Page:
(Adds estimate, details on results, shares)
April 13 (Reuters) - JPMorgan Chase & Co's quarterly profit fell short of Wall Street expectations on Friday as lower revenue from investment banking ate into gains from U.S. corporate tax changes and higher interest rates.
Revenue grew across its businesses as borrowing rose amid strong economic growth. Higher interest rates lifted lending revenue more than the bank's cost of money and its equity markets business had a strong quarter, which it attributed to derivatives trading and prime services.
Investment banking, however, was a dark spot, with revenue falling 7 percent on lower debt and equity underwriting fees.
Overall profit rose 35 percent, while revenue gained about 10 percent in the first quarter ended March 31.
The bank's shares were up nearly 1 percent in premarket trading on Friday. The stock has gained 33 percent in the past 12 months.
"2018 is off to a good start with our businesses performing well across the board, driving strong top-line growth and building on the momentum from last year," Chief Executive Officer Jamie Dimon said in a statement.
JPMorgan, like its rivals, had indicated that President Donald Trump's sweeping changes to the U.S. tax law would kick-start economic growth and help lenders boost their revenue as corporations borrow more to expand their businesses.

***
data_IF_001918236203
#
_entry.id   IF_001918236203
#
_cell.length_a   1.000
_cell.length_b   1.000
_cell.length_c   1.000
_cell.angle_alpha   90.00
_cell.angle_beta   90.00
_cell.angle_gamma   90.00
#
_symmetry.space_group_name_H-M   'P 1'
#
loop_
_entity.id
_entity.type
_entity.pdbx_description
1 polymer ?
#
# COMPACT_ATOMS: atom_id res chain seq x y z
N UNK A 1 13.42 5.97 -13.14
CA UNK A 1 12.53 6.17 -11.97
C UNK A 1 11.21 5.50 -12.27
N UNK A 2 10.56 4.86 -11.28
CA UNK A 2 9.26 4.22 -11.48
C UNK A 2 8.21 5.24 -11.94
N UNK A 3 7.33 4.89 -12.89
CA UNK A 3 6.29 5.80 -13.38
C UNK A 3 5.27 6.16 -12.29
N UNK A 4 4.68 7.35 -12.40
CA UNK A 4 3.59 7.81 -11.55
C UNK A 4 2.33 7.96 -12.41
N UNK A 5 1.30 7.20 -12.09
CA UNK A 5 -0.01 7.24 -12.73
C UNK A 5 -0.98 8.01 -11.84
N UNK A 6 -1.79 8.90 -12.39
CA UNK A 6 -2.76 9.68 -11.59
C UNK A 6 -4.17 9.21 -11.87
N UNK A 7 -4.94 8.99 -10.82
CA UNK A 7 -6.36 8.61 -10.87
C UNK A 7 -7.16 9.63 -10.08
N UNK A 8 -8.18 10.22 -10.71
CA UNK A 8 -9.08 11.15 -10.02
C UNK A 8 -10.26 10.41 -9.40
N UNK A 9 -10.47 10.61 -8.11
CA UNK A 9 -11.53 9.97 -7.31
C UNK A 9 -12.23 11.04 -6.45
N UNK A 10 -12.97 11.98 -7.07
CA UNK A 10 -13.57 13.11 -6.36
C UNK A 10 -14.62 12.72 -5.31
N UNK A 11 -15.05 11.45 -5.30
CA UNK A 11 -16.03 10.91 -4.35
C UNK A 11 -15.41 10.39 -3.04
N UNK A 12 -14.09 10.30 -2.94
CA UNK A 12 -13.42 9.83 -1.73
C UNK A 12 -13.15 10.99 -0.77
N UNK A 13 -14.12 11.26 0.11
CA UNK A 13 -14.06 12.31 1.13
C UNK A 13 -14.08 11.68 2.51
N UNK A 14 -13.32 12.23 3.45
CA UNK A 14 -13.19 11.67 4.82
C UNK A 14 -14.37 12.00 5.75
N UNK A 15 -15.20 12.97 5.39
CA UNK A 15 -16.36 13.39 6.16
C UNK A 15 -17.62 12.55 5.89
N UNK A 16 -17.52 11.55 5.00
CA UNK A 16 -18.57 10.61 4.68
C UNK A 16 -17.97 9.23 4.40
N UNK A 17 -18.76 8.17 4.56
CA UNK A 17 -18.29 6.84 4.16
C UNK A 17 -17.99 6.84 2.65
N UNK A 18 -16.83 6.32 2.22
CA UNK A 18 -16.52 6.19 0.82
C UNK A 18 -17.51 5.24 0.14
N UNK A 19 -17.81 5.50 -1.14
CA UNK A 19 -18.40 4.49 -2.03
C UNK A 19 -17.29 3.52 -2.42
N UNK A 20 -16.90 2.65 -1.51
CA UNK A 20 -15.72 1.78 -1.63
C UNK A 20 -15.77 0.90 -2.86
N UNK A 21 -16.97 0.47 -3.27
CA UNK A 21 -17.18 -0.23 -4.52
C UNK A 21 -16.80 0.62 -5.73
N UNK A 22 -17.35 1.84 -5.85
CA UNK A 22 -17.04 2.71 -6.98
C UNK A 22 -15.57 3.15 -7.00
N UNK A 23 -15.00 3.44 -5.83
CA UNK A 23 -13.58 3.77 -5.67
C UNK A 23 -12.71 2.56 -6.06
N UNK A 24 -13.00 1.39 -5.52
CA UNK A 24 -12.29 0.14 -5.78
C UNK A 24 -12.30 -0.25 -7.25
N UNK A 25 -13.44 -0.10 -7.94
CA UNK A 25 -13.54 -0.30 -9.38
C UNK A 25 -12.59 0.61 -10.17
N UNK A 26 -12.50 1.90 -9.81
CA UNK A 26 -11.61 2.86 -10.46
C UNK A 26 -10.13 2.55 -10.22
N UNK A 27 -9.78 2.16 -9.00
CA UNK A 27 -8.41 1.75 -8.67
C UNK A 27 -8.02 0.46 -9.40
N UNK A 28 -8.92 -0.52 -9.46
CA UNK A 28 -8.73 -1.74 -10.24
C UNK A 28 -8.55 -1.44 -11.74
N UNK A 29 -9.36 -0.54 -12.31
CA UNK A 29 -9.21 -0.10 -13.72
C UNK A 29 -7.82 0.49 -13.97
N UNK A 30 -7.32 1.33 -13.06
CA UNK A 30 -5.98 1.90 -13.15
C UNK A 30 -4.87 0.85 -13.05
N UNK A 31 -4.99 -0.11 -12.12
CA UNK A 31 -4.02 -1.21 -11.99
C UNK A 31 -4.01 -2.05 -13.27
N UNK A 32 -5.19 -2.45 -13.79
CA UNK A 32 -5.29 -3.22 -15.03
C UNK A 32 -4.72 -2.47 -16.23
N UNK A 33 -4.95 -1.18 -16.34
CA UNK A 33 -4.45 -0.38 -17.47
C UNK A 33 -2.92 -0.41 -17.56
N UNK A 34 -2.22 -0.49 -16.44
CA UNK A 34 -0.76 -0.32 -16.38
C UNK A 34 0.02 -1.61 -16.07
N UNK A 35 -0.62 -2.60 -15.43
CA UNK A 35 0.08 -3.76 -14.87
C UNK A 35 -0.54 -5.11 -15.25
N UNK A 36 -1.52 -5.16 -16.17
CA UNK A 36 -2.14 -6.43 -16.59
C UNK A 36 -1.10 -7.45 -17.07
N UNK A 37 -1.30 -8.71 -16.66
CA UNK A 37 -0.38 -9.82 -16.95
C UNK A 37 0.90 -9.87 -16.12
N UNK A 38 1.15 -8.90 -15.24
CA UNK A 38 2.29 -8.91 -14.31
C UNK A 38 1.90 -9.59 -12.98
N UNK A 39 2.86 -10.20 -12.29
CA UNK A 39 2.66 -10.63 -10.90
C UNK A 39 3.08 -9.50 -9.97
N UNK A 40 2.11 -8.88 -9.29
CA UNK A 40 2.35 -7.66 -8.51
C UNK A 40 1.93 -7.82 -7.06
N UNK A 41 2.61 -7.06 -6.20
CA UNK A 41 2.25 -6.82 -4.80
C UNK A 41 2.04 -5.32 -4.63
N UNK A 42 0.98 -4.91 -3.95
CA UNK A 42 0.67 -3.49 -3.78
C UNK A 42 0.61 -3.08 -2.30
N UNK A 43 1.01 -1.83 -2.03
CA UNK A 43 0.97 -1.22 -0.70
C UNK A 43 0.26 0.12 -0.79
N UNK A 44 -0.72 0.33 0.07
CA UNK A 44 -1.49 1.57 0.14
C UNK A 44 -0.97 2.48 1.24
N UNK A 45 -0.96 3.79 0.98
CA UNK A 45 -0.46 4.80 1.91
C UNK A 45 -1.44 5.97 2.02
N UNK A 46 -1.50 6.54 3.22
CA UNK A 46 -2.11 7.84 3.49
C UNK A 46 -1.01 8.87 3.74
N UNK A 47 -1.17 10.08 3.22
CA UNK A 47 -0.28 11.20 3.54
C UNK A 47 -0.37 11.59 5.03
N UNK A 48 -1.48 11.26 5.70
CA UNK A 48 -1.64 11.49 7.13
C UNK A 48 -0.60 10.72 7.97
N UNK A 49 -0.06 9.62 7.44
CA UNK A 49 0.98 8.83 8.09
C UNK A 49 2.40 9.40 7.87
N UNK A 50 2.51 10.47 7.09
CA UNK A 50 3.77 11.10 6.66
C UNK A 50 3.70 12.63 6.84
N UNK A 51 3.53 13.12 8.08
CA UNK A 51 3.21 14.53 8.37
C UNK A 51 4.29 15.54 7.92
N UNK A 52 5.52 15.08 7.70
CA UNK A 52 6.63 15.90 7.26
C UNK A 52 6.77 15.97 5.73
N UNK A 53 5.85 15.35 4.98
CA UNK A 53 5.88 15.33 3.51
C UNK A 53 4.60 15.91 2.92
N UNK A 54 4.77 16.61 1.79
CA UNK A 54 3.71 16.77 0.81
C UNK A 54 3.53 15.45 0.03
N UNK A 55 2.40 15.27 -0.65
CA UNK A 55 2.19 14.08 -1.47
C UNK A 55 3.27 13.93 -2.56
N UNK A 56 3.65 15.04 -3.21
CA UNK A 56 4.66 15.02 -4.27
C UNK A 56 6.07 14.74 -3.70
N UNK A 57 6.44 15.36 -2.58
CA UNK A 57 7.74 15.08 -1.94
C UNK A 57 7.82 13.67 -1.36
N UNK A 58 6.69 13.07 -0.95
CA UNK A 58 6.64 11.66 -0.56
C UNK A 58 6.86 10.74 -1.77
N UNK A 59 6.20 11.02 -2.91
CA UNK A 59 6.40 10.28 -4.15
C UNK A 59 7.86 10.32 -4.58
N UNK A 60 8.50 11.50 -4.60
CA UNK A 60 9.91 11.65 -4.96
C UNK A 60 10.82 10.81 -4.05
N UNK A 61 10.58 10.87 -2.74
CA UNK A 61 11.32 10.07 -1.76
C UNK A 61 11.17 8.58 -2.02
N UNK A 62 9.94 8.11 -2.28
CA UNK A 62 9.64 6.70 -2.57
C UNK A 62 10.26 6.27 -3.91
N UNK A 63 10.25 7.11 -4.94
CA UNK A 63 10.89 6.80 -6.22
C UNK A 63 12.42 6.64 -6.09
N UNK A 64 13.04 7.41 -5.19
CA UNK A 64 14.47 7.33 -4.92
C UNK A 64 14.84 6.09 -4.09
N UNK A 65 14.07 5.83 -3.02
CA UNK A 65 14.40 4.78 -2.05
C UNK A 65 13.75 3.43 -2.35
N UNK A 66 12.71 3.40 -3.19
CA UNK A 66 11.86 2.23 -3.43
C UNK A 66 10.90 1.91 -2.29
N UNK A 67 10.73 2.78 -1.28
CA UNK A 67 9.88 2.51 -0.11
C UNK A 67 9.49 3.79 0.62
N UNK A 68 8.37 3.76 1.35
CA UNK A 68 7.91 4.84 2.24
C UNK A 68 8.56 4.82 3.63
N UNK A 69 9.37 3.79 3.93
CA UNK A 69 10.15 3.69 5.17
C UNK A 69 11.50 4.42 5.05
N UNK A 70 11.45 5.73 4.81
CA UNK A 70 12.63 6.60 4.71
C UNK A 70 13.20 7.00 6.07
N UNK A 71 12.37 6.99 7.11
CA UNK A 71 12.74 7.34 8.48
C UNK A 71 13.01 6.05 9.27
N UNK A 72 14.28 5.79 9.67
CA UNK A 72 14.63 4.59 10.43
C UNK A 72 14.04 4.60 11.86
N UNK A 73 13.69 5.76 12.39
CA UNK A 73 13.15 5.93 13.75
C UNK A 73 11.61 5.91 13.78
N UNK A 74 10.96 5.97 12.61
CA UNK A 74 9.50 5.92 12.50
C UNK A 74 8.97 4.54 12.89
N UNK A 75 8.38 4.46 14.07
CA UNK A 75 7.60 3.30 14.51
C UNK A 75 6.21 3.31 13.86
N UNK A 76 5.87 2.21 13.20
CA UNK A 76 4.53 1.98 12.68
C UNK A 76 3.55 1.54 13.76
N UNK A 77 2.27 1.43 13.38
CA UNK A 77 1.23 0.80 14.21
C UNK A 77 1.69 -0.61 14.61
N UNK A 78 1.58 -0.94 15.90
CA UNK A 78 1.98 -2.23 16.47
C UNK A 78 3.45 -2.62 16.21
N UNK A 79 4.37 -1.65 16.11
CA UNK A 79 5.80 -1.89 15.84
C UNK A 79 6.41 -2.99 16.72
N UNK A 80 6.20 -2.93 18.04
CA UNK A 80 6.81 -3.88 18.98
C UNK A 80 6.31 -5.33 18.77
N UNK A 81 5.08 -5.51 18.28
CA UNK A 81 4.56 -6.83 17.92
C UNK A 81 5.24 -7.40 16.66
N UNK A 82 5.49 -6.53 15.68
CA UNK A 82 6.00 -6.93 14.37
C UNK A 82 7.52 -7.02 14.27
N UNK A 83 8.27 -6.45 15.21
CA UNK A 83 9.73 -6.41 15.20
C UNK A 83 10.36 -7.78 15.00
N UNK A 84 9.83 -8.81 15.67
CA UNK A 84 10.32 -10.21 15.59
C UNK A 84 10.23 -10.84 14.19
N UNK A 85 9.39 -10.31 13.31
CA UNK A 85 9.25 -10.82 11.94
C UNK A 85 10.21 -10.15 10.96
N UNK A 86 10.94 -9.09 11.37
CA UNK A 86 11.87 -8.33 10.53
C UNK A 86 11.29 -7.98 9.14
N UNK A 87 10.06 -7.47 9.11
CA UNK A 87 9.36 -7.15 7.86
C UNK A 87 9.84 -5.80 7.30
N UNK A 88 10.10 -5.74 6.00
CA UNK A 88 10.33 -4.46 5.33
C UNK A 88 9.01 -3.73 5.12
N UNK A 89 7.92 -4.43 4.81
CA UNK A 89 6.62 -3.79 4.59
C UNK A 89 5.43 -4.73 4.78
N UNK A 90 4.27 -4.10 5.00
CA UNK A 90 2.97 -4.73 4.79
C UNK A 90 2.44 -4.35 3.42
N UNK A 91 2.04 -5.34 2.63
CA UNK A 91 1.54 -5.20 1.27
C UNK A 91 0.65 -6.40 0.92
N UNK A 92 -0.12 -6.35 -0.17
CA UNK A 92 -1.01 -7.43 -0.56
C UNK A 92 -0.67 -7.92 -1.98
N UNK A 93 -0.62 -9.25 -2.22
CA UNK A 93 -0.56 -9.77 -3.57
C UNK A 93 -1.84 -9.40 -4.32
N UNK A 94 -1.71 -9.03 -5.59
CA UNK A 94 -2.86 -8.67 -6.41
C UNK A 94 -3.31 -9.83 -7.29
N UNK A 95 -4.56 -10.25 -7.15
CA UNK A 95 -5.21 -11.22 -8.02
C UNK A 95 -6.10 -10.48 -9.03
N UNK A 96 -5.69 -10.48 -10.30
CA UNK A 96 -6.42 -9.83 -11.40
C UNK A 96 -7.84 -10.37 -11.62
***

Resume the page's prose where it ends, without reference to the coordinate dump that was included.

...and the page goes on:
Income tax expense was down 8.6 percent at $2.56 billion as the U.S. corporate tax rate fell.
The bank's net income rose to $8.71 billion from $6.45 billion a year earlier.
Excluding items, it earned $2.26 per share, missing average estimate of $2.28, according to Thomson Reuters I/B/E/S.
Net revenue was $28.52 billion, beating the average estimate of $27.68 billion.
Markets revenue rose 7 percent, excluding special items, on increased equity trading.
Global markets have been in churn since February due to worries over inflation, rising bond yields and heightened trade tensions between the United States and China.
Net interest income rose 9 percent to $13.5 billion as the rates it received for loans rose faster than its costs of funds.
Return on tangible common equity, a performance measure, was 19 percent, compared with 13 percent a year earlier. JPMorgan in February raised its return target for three years out to 17 percent, largely because of lower tax rates. (Reporting by Sweta Singh in Bengaluru and David Henry in New York; Editing by Saumyadeb Chakrabarty)